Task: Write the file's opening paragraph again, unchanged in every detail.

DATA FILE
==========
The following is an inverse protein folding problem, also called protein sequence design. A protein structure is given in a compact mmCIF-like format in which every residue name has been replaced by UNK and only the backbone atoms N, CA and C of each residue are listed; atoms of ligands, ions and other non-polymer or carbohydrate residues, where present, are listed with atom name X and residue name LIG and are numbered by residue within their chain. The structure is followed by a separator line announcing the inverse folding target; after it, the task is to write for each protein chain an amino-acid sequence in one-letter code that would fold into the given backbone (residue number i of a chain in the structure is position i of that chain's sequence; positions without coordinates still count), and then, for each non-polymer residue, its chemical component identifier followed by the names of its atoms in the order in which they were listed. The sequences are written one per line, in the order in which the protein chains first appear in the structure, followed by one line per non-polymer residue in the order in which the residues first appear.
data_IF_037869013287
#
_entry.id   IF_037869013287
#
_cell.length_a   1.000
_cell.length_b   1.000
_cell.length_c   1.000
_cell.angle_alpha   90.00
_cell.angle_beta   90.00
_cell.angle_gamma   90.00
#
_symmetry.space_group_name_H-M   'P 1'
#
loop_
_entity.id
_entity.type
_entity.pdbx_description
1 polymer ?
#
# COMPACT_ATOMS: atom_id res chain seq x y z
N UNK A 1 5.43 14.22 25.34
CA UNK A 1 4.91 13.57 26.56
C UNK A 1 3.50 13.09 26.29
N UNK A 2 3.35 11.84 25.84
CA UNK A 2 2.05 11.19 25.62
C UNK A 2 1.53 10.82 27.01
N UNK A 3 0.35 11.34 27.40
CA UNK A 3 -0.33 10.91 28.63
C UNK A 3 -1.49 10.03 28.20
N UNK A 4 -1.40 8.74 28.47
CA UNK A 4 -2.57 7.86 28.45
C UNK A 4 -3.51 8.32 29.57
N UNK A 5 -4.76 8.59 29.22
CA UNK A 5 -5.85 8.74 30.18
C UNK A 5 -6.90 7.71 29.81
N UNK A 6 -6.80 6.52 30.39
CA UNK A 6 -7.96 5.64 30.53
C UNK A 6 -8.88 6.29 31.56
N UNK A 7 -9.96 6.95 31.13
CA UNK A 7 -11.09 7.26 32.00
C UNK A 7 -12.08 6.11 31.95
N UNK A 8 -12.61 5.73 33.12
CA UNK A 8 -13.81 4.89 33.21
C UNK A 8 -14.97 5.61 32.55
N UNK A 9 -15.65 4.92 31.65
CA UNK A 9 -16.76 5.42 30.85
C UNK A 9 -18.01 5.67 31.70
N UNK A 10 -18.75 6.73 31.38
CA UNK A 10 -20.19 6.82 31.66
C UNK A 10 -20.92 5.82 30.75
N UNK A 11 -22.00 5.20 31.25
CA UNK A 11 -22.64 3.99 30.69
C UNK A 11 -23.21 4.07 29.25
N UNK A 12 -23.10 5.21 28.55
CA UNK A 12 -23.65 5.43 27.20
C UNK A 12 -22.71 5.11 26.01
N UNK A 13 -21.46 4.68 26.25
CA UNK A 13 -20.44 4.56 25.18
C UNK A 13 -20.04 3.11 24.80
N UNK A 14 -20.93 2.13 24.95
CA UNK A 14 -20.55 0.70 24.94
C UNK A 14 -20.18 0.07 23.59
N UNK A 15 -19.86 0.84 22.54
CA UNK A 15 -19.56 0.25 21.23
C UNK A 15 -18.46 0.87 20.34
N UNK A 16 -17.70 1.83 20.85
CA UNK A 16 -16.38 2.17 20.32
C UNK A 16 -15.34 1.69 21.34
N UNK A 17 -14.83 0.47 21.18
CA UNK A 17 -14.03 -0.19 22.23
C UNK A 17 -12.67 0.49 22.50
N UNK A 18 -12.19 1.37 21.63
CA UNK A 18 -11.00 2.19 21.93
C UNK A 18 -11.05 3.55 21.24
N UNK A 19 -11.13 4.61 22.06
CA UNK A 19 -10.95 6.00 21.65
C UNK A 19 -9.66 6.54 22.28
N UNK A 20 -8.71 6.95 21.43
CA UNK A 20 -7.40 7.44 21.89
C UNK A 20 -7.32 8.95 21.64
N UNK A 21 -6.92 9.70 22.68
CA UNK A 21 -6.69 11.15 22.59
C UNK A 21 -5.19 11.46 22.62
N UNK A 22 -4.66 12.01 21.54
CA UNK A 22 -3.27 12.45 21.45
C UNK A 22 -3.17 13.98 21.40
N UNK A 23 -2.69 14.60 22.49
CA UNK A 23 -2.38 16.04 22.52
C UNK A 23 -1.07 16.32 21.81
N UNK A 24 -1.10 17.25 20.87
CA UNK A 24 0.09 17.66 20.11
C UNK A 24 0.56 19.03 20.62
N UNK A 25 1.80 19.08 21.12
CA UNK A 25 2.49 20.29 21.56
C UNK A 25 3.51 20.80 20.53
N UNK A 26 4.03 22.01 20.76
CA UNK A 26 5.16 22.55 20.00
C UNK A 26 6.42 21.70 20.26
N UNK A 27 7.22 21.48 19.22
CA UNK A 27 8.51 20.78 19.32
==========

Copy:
The following is an inverse protein folding problem, also called protein sequence design. A protein structure is given in a compact mmCIF-like format in which every residue name has been replaced by UNK and only the backbone atoms N, CA and C of each residue are listed; atoms of ligands, ions and other non-polymer or carbohydrate residues, where present, are listed with atom name X and residue name LIG and are numbered by residue within their chain. The structure is followed by a separator line announcing the inverse folding target; after it, the task is to write for each protein chain an amino-acid sequence in one-letter code that would fold into the given backbone (residue number i of a chain in the structure is position i of that chain's sequence; positions without coordinates still count), and then, for each non-polymer residue, its chemical component identifier followed by the names of its atoms in the order in which they were listed. The sequences are written one per line, in the order in which the protein chains first appear in the structure, followed by one line per non-polymer residue in the order in which the residues first appear.